Energy and Venezuela’s Work Week

Note: I’m not in Venezuela; I’m in Japan. However, I found this news development particularly interesting.

Energy crises can have weird consequences. Recently, Venezuela’s government reduced its governmental work week to two days in order to save energy and avert energy shortages. The short Reuters article about it (linked here) is an interesting read.

It’s interesting to observe the (unconventional) energy-saving approaches the Venezuelan government has taken. Besides reducing the public sector work week, the government also did an impromptu “daylight savings,” shifting the clocks by half an hour so the sun shines a little later into the day (saving on energy for lighting). The government also ordered malls to have their own electricity generators (which isn’t as much about reducing energy usage as much as it’s about shifting strain away from the main electricity infrastructure). One can argue about the efficacy of these approaches, but I won’t get into that discussion here.

This crisis is also an important reminder of how inextricable energy and water issues are. Venezuela depends primarily on hydroelectric power from its main dam. However, drought has reduced water levels and thus the amount of electricity available in the country. Oops. Such interlinkages between energy, water, and other utilities/services provide a huge challenge (“In a crisis affecting some service, how do we keep interlinked services running?”) but also a huge opportunity (“How can we use one type of utility infrastructure to solve problems with another?”).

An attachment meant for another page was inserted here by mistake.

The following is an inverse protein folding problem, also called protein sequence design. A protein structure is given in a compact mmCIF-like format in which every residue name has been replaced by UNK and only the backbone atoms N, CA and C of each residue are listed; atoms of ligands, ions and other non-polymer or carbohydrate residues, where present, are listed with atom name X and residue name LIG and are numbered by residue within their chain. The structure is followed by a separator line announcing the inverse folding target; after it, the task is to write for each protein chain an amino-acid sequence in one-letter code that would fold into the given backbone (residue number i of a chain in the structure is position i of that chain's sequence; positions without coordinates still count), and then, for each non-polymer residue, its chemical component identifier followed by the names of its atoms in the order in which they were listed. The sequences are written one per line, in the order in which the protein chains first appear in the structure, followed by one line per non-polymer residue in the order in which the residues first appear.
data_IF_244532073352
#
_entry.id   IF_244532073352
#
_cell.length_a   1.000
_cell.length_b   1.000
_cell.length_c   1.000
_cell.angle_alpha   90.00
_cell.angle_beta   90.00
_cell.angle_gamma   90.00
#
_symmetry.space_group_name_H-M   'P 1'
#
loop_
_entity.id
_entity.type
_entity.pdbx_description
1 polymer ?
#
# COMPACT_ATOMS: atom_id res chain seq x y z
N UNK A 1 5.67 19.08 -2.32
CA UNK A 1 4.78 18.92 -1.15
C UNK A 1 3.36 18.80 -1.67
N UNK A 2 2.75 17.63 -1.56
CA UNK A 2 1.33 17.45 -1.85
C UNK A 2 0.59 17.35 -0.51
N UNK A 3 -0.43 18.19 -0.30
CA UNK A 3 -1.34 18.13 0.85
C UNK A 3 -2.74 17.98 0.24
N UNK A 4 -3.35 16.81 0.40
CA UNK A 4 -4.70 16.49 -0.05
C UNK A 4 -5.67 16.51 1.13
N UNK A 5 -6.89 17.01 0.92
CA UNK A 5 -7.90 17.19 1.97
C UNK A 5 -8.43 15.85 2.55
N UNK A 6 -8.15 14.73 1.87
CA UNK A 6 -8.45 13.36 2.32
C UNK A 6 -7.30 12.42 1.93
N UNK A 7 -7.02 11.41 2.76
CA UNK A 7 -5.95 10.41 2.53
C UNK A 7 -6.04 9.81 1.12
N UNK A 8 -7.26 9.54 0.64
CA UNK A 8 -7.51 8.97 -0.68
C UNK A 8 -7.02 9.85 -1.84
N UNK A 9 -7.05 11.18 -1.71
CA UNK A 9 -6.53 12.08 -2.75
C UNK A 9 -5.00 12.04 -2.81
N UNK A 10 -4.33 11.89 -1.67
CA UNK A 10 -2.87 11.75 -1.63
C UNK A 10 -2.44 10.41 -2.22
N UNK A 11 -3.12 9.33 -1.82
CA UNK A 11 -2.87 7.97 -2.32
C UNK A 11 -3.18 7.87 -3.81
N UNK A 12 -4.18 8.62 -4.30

Dr. Kaoru Yamaguchi on Japanese Smart Grids and Communities

On April 11, I met with Dr. Kaoru Yamaguchi at the Institute of Energy and Economics Japan (IEEJ). Dr. Yamaguchi is a Senior Research Fellow and Assistant Director of IEEJ’s New and Renewable Energy & International Cooperation Unit. He also moderated a panel on the Integration of Smart Grids and Renewables at the International Smart Grid Action Network (ISGAN) Public Workshop in Yokohama last month. Dr. Yamaguchi shared some of his thoughts on Japanese Smart Grids and Smart Communities with me.

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Some Background on Japan

Hello friends, and greetings from Yokohama! I’ve been in Japan for a little over three weeks now, but in many ways it still feels like I’m barely getting started. I just got my Japan Rail Pass (which gives me unlimited travel on Japan’s major railway network), so I’m excited to travel around the country and generally “embark” on this chapter of my Watson journey.

In addition to doing some sightseeing, I’ve done some reading and conducted a few interviews during the last few weeks. I’ll start publishing some interview writeups shortly, but first, here’s some relevant background about Japan’s Smart Grids and power sector.

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